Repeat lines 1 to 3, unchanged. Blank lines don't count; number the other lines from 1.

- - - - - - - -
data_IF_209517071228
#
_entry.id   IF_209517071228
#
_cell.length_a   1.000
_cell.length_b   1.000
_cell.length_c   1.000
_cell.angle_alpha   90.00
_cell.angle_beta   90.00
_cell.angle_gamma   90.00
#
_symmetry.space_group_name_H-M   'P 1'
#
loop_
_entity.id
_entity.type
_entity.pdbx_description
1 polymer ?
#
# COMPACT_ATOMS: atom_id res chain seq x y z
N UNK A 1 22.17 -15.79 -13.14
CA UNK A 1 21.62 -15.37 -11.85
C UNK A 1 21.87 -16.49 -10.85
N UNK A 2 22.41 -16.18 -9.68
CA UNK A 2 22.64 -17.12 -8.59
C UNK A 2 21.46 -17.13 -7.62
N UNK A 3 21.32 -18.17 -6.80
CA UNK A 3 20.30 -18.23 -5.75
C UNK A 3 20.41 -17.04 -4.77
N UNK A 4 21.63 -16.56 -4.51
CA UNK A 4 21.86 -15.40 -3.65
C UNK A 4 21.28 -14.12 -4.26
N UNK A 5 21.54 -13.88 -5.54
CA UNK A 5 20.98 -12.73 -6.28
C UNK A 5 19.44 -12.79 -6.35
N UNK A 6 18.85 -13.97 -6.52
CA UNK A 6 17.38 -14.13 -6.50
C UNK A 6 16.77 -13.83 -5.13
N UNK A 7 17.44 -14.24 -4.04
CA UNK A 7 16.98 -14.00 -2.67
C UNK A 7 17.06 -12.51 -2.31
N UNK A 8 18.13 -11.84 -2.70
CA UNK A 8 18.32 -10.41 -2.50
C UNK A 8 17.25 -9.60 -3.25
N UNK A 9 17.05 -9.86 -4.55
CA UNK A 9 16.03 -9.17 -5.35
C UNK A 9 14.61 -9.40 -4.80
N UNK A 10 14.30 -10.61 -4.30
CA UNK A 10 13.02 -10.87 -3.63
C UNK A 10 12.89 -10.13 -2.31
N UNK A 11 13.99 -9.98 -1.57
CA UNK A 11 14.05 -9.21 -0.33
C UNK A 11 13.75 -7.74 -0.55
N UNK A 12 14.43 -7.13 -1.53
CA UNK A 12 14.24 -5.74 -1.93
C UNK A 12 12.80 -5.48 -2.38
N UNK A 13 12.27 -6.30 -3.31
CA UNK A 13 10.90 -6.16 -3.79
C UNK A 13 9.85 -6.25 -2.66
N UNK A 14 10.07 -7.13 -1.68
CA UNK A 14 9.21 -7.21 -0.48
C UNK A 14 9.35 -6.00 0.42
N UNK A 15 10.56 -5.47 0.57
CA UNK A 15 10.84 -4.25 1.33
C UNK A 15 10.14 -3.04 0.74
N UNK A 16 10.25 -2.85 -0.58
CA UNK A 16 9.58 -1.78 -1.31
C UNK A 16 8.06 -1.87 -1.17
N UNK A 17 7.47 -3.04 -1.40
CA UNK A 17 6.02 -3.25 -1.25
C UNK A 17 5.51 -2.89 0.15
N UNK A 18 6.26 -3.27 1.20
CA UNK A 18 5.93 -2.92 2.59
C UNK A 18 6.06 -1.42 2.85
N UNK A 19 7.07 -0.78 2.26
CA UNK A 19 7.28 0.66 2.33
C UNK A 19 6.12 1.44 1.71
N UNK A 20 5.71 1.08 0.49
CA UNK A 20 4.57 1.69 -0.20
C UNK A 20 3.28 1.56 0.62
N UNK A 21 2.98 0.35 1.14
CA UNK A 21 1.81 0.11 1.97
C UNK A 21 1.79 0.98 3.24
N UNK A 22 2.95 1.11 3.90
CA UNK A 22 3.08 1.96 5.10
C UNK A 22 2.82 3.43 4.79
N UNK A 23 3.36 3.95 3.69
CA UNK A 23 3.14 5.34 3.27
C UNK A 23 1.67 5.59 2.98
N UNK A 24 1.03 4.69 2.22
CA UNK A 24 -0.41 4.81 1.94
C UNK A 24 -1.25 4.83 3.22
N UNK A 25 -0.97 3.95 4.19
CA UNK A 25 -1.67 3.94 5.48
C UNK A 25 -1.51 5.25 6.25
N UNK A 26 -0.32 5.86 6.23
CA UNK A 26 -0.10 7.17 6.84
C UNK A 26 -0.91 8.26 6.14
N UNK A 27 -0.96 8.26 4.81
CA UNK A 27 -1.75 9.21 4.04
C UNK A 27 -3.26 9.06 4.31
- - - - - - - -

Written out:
data_IF_209517071228
#
_entry.id   IF_209517071228